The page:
I started researching immigration law and what this detainer meant. I was stunned to find out that Sal's plea would be considered an "aggravated felony," a category punishable by mandatory deportation and lifelong exile. Being a "permanent resident," married to a citizen and having citizen-children offer no protection.

So now, not only has my husband served a longer sentence than a citizen convicted of the same crime, but he will also serve a second sentence in exile, and our children will serve a sentence of life without their father. I could not imagine that our government could see fit to destroy our family this way, without judicial review and no consideration of the effect it would have on our children.

My research eventually led me to Families for Freedom, a multi-ethnic group that has been educating and advocating for immigrants facing deportation since 2002. In March of 2006, my children and I participated in our first demonstration, a children's vigil at the Federal Building in Manhattan, where a large group of U.S. citizen-children spoke about how deportation had devastated their families. Then in April I traveled to Washington to participate in a larger rally and visited congress and foreign embassies to make them aware of this issue.

It was in Washington that I learned about The Child Citizen Protection Act, a bill introduced in the House of Representatives by Jose Serrano of the Bronx. This legislation would restore the power to immigration judges to determine the best interest of U.S. citizen children before deciding to remove a parent.

I had an inspiration -- start a postcard campaign to raise awareness about the Bill. My sister helped me to make it a reality by taking the rough image that I gave her and putting it into the computer to show how deportation would literally tear our family apart.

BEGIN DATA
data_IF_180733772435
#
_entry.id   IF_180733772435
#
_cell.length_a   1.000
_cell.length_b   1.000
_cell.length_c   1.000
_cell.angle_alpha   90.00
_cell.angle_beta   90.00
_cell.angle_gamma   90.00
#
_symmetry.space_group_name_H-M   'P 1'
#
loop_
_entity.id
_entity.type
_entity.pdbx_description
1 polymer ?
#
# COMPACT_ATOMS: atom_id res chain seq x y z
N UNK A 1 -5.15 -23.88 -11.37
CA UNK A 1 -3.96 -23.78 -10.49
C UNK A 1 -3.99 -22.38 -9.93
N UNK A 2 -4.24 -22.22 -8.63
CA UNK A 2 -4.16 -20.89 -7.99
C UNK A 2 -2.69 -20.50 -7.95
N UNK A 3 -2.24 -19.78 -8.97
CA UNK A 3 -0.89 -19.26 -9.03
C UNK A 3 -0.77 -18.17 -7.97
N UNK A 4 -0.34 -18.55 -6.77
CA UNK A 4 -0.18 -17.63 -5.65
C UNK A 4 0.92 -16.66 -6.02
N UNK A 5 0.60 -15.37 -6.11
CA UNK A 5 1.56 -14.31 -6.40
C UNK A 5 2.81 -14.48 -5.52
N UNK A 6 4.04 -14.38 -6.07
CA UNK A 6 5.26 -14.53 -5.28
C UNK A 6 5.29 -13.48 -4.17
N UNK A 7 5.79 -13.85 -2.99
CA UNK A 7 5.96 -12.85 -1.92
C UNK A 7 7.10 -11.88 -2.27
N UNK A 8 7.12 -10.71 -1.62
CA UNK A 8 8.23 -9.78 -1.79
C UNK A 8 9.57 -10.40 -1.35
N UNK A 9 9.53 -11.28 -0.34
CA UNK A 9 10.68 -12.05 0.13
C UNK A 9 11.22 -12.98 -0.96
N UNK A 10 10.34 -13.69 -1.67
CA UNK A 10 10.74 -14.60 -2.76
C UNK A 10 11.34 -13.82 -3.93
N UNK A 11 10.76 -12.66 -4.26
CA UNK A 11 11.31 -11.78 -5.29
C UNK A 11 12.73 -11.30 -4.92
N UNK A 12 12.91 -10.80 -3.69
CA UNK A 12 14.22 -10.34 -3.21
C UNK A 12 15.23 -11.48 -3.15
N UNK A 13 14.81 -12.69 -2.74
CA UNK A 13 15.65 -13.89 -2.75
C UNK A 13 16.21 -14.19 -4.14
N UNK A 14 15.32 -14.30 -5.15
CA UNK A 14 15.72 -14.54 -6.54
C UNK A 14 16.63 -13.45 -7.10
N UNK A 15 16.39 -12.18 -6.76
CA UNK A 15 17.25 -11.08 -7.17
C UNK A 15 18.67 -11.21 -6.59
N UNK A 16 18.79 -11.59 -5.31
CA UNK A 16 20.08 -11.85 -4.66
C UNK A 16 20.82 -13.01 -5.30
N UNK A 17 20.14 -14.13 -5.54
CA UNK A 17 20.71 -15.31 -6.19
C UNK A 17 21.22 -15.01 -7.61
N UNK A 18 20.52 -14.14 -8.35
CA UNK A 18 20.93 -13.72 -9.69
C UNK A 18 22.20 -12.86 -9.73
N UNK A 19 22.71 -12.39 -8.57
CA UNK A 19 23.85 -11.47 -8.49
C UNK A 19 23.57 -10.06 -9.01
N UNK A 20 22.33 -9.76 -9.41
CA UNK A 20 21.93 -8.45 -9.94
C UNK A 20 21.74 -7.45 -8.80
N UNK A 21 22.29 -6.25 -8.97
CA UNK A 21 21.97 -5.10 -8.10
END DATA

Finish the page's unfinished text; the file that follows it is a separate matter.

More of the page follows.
Since then I've had a thousand postcards made and sent them out to inform our legislators about the draconian laws that will tear a father or a mother from their children and their home. In some cases from the only home they've ever known and return them to country where they have no family or support system and cannot speak the language.

Not wanting our children or our families to suffer the stigma of my husband's crime, I had never intended to go public with our story, but now our faces are plastered over postcards that have traveled across the country. I want people to understand that the immigration debate is about more than protecting our borders and sending "illegals" back; it's about children that are left out of the equation because they do not have a voice.

This country was built by immigrants, English, Irish, Dutch, African, Asian and the list goes on and on. We are of all nationalities and all colors. Families with mixed status still deserve to remain intact.

In April, having completed his sentence and "paid his debt to society," Sal will be transferred to an immigration detention center where he will await arrangements to ship him back to Italy, a country he has never returned to since he left there nearly 40 years ago. A country he doesn't know and where he has no support system to help him adjust to "life on the outside."

He can't say goodbye to friends and family that he hasn't seen or spoken to in the four years that he has been incarcerated. He is not allowed to make arrangements for his business. But most importantly he is never allowed to come home to me and our children.